70 years ago, the Universal Declaration of Human Rights was adopted by the United Nations General Assembly. This declaration established indisputable rights entitled to all human beings – no matter of their sex, race, colour, religion, gender, political affiliation, class, or another status, these rights exist for everyone. This day was a milestone for the protection of all peoples from all nations, in which its core values of equality and justice are recognised internationally.
The establishment of human rights has been significant for accountability, consolidating the role of the state to protect the welfare of its citizens and to not abuse power over their citizens. In 1972 the United Nations Stockholm Conference declared that every human being has a human right to adequate conditions of life. This recognition has been key to tackling the evermore pressing global issues of the 21st century, notably climate change. The warming climate has, and will, affect the world’s most vulnerable communities, not only through the increasing regularity of natural disasters but also in damage to natural environments and agriculture that has huge ramifications for food security and a source of livelihood for many. Climate change has been increasingly recognised as a human rights issue, which for many has been adopted as a way of bolstering the global action against it and to hold the states with the largest emissions accountable.
Nevertheless, the bleak reality is that there is far more to be done for human rights to be fully protected. Climate change is worsening rapidly and action has been slow. Another reason to be concerned over the protection of human rights can be found when looking at the UK’s domestic policies. I am sure that I am not the only one who found the recent report, published by the United Nations on the UK’s austerity measures extremely shocking. According to the homelessness charity St Mungo’s, homelessness has increased by 170% since 2010. Statistics as such epitomise the findings of the recent report, which is that austerity measures have had a more severe impact on the most vulnerable, including those living on the streets or receiving state benefits.
The co-author of the report, Jonathan Portes, has argued that austerity’s disproportionate effect on the UK’s poorest is by no means inevitable and is at fault of governmental policy. Not only has the government failed to protect those most at risk of the economic hardship subsequent to the global financial crash, but the policies implemented have actually had an outright detrimental impact on their conditions of living. The report found that the poorest 20% of England’s population lost around 11% of their income because of austerity measures, whereas the top fifth of households lost zero of their income. Further to this, households containing a member that has a disability, single mother households and black households lost out the most from austerity cuts.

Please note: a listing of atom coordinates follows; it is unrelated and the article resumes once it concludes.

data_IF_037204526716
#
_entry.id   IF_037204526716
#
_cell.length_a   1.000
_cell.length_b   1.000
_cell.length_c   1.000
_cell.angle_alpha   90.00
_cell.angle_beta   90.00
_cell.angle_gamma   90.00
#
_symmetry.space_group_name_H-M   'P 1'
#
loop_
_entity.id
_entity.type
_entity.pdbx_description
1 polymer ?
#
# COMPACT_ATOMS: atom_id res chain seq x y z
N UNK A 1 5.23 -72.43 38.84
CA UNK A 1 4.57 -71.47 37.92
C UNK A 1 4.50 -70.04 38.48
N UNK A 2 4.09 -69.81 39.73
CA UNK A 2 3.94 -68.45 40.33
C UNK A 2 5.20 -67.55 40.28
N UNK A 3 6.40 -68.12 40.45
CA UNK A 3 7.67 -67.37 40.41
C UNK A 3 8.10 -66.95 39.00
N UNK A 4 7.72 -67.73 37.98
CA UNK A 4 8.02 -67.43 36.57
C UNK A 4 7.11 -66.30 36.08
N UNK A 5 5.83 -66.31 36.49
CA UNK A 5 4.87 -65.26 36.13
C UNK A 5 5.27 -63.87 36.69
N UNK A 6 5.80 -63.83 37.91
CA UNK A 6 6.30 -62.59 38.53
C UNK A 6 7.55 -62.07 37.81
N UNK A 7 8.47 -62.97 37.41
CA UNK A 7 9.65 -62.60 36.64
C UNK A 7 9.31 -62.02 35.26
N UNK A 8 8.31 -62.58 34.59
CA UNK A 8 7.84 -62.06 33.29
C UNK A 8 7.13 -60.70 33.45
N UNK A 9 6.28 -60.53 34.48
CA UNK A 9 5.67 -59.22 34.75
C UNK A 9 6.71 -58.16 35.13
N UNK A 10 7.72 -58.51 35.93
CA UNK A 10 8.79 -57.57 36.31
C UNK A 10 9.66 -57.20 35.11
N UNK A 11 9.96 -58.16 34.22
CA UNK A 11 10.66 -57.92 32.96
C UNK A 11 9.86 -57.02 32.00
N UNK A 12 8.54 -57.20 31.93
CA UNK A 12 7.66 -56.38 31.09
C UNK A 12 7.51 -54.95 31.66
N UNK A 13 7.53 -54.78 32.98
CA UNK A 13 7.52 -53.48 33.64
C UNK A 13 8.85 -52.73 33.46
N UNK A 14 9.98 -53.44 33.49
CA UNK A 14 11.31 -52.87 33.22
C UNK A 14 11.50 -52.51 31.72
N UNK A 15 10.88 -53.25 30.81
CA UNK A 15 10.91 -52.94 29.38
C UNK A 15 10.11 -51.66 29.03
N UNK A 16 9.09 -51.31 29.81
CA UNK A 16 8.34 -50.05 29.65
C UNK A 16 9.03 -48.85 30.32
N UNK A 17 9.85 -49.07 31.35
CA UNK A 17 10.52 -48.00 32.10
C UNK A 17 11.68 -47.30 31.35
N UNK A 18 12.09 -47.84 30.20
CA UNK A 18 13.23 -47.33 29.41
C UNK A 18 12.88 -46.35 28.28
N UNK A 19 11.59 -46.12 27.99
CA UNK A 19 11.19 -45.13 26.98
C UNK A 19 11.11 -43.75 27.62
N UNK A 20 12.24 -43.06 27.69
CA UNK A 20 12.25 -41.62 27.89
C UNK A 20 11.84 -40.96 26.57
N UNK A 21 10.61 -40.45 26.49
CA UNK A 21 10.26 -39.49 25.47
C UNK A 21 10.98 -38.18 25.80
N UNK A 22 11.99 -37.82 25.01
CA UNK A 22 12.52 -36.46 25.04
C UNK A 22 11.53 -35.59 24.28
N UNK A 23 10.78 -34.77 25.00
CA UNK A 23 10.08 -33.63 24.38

This lopsided impact of the UK’s austerity cuts is argued in the report to have violated the non-discrimination principles that the UK is legally obliged to adhere to. Whilst the government claims that the increase in benefits in the form of universal credit represent a rebuke of this report’s analysis, there has been severe criticism of this new benefits system which has already let down those most vulnerable with delayed payments and has been predicted to leave some families worse off.
70 years on and I find it rather ironic that a country such as the UK that has historically belittled other countries for their ‘lack of’ development and heralded the progressive politics of the West has shown a complete lack of support and blatant discrimination of those most vulnerable.
Protecting human rights highlights the intersectional nature of social issues such as climate change and poverty. Both of these issues are underpinned by a lack of accountability and policies that have failed to tackle injustice, with human rights abuses disproportionately affecting the most marginalised. As the globe gets warmer and extreme weather conditions are heightened, the vulnerability of homeless people in and outside the UK will become more severe. This day is a reminder of the need to further integrate the inclusion of human rights principles when designing domestic economic and social policies, principles that have the capacity to fight against all social injustices.
Words by Edie Marriner, Charityworks trainee working in Development at Network Homes.